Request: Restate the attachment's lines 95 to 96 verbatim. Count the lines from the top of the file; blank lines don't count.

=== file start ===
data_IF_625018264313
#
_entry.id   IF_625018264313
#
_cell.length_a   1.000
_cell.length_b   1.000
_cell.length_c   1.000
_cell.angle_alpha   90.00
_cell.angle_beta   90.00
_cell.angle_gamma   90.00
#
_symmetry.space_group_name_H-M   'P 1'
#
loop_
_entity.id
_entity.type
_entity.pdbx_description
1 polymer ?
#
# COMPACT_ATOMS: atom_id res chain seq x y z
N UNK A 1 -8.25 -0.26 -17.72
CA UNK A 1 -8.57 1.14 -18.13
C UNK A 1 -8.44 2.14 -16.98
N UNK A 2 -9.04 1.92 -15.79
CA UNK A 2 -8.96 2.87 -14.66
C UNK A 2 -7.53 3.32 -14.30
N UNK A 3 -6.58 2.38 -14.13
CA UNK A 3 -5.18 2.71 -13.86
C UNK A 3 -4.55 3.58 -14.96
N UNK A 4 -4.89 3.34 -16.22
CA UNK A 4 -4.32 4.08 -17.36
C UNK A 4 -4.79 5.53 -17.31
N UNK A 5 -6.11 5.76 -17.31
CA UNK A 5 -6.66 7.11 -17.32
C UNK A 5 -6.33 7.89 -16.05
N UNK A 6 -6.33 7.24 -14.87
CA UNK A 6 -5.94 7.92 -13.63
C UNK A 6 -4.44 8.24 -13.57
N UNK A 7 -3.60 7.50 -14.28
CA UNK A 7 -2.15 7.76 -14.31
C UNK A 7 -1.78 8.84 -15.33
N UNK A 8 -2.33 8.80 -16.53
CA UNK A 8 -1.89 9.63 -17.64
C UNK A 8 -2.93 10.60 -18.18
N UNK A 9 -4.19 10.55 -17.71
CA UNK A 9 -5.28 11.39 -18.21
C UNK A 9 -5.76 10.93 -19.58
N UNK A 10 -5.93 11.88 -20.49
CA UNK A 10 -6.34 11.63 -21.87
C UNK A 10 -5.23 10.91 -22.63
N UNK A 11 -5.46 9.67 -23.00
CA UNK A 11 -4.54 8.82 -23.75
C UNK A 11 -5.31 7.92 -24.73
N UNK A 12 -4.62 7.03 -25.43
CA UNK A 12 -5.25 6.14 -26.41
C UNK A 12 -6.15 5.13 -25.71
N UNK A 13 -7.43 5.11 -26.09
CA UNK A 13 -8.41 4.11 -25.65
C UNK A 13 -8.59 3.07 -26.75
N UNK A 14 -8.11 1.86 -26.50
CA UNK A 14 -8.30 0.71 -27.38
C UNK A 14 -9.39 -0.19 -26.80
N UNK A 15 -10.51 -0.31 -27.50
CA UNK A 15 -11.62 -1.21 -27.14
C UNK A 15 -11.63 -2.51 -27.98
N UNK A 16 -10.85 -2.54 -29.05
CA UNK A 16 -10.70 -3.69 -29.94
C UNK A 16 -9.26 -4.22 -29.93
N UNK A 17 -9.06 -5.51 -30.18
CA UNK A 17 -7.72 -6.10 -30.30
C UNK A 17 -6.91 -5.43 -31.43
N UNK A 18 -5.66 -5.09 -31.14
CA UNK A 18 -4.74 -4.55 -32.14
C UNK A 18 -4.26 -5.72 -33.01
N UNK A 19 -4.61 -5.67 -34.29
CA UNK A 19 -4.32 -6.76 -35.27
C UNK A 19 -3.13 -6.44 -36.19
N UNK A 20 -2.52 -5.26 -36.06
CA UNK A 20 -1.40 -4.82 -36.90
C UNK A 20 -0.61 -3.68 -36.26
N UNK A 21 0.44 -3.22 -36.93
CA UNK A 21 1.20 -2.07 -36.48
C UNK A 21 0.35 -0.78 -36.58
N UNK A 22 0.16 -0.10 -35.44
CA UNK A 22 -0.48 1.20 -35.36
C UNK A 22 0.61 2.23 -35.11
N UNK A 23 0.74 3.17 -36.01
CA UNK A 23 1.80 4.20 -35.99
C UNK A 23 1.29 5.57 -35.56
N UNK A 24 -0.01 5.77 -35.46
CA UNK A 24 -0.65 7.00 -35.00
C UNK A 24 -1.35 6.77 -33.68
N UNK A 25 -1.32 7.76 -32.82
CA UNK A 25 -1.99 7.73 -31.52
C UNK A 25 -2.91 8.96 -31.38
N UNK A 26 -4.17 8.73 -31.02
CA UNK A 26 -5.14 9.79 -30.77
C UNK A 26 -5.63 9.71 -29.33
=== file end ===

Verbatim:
C UNK A 25 -2.91 8.96 -31.38
N UNK A 26 -4.17 8.73 -31.02